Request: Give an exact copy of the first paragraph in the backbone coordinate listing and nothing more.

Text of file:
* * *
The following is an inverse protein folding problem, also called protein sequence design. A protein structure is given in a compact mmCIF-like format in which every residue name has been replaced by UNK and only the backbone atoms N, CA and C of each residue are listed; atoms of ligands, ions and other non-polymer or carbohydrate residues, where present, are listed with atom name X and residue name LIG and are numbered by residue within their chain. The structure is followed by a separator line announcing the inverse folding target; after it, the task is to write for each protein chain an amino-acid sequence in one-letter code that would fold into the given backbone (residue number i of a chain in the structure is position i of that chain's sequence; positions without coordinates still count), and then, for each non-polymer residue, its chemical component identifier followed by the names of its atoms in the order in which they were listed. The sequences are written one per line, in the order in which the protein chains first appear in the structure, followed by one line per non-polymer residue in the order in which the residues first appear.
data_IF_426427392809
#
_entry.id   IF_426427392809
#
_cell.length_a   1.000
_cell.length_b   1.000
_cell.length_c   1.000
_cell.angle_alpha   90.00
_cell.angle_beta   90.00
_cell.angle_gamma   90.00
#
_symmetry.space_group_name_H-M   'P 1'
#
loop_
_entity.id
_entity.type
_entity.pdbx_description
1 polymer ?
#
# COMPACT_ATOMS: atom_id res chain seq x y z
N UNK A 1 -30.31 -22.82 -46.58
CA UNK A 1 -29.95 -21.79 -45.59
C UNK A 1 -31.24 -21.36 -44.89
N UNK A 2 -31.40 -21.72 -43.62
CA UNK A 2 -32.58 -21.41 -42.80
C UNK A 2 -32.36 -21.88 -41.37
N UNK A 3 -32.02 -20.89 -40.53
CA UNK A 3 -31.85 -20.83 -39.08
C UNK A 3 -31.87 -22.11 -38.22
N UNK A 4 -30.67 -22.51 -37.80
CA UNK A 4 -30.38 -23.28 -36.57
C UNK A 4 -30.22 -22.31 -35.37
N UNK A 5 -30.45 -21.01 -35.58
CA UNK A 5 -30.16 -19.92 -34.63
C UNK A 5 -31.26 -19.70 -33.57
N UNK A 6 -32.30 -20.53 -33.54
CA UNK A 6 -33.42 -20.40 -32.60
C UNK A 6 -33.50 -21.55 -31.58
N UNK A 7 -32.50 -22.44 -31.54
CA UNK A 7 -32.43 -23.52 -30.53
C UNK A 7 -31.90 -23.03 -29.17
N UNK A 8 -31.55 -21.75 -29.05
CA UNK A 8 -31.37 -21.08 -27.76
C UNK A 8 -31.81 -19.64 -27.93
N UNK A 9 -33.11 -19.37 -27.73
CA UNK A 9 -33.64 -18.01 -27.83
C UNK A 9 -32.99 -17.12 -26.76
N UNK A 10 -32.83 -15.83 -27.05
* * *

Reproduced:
The following is an inverse protein folding problem, also called protein sequence design. A protein structure is given in a compact mmCIF-like format in which every residue name has been replaced by UNK and only the backbone atoms N, CA and C of each residue are listed; atoms of ligands, ions and other non-polymer or carbohydrate residues, where present, are listed with atom name X and residue name LIG and are numbered by residue within their chain. The structure is followed by a separator line announcing the inverse folding target; after it, the task is to write for each protein chain an amino-acid sequence in one-letter code that would fold into the given backbone (residue number i of a chain in the structure is position i of that chain's sequence; positions without coordinates still count), and then, for each non-polymer residue, its chemical component identifier followed by the names of its atoms in the order in which they were listed. The sequences are written one per line, in the order in which the protein chains first appear in the structure, followed by one line per non-polymer residue in the order in which the residues first appear.